According to the Catholic Encyclopedia, Emmerich entered an Augustinian convent when she was twenty-eight. “Here she was content to be regarded as the lowest in the house.” Her sisters were disturbed and annoyed with her weak health, her ecstasies, her strange powers. In 1813 she became bedridden, and soon afterward she received the Stigmata, including the marks of thorns encircling her head. In about 1820 Klemens Brentano, a famous poet, visited her. She recognized him, saying that he was the man who would help her fulfill the word of God. She dictated the entire
Life of Our Lord and Saviour Jesus Christ to Brentano. He was won over by her purity, humility, and patience under indescribable sufferings.

“The angel, with hands gently raised before his breast, spoke to Mary. I saw the words like letters of glittering light issuing from his lips. Mary replied, but without looking up. Then the angel again spoke and Mary, as if in obedience to his command, raised her veil a little, glanced at him, and said, ‘Behold the handmaid of the Lord. May it be done unto me according to they word!’ I saw her now in deeper ecstasy. The ceiling of the room vanished, and over the house appeared a luminous cloud with a pathway of light leading up from it to the opened heavens. Far up in the source of this light, I beheld a vision of the Most Holy Trinity. It was like a triangle of glory, and I thought that I saw therein the Father, the Son, and the Holy Ghost.

“As Mary uttered the words: ‘May it be done unto me according to thy word!’ I saw an apparition of the Holy Ghost. The countenance was human and the whole apparition environed by dazzling splendor, as if surrounded by wings. From the breast and hands, I saw issuing three streams of light. They penetrated the right side of the Blessed Virgin and united into one under her heart. At that instant Mary became perfectly transparent and luminous. It was as if opacity disappeared like darkness before that flood of light.”

The Catholic Encyclopedia tells us, “Sister Emmerich lived during one of the saddest and least glorious periods of the Church’s history, when revolution triumphed, impiety flourished, and several of the fairest provinces of its domain were overrun by infidels and cast into such ruinous condition that the Faith seemed about to be completely extinguished. Her mission in part seems to have been by her  . . .  Besides all this she saved many souls and recalled to the Christian world that the supernatural is around about it to a degree sometimes forgotten. A rumour that the body was stolen  caused her grave  to be opened six weeks after her death. The body was found fresh, without any sign of corruption. In 1892 the process of her beatification was introduced.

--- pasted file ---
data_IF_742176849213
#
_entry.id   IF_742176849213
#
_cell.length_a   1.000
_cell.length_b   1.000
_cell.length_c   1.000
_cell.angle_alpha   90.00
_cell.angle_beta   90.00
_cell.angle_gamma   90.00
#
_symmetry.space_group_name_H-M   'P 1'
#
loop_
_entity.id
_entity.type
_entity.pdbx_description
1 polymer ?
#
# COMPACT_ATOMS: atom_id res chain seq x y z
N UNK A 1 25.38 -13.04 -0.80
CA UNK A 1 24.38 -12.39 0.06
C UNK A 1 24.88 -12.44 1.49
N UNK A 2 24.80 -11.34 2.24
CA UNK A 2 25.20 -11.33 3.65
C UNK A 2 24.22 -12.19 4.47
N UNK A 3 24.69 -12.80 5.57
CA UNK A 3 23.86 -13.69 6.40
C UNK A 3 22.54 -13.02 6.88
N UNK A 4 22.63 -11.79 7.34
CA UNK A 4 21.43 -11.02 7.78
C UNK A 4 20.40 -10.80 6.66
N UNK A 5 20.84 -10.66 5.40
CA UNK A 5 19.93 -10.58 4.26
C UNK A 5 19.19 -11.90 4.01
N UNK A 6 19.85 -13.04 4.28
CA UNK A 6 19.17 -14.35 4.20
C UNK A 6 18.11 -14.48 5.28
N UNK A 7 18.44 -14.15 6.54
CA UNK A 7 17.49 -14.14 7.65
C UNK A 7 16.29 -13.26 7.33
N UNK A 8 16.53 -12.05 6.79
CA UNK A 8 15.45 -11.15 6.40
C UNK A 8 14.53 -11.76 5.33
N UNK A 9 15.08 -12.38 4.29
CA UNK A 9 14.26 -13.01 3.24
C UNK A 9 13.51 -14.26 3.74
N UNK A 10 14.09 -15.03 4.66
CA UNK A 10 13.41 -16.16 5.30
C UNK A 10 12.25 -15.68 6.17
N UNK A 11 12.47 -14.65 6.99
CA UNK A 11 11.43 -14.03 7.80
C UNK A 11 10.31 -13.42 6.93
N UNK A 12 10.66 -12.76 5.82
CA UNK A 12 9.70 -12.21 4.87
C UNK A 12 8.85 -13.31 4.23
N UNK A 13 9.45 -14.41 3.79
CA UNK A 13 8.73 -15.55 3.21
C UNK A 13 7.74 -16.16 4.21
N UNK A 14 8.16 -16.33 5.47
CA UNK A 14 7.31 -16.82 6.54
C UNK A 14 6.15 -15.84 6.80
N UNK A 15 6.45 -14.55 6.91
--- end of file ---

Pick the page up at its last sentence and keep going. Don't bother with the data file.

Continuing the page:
“While the angel and with him the streams of glory vanished, I saw down the path of light that led up to Heaven, showers of half-blown roses and tiny green leaves falling upon Mary. She, entirely absorbed in self, saw in herself the Incarnate Son of God, a tiny, human form of light with all the members, even to the little fingers perfect. It was about midnight that I saw this mystery.”

Because of the Feast of the Annunciation of the Blessed Virgin Mary

Guest post by Allison Salerno
Tomorrow, nine months before Christmas, our Church celebrates the Feast of the Annunciation—the moment when God became Incarnate in the womb of an unmarried, virgin teenager. So important is this start to our Lord’s life that the only time we Catholics bow when we recite the Nicene Creed is when we say “by the power of the Holy Spirit, [Jesus] was born of the Virgin Mary and became man.”

Did Mary fully understand what she was agreeing to? Did she consider the risks? Did she imagine her pain at the eventual crucifixion of this baby? Did she foresee how her gift of yes would give humanity the possibility of eternal life? Pope St. Leo the Great, in his eloquent letter, details the consequences of Mary’s fiat: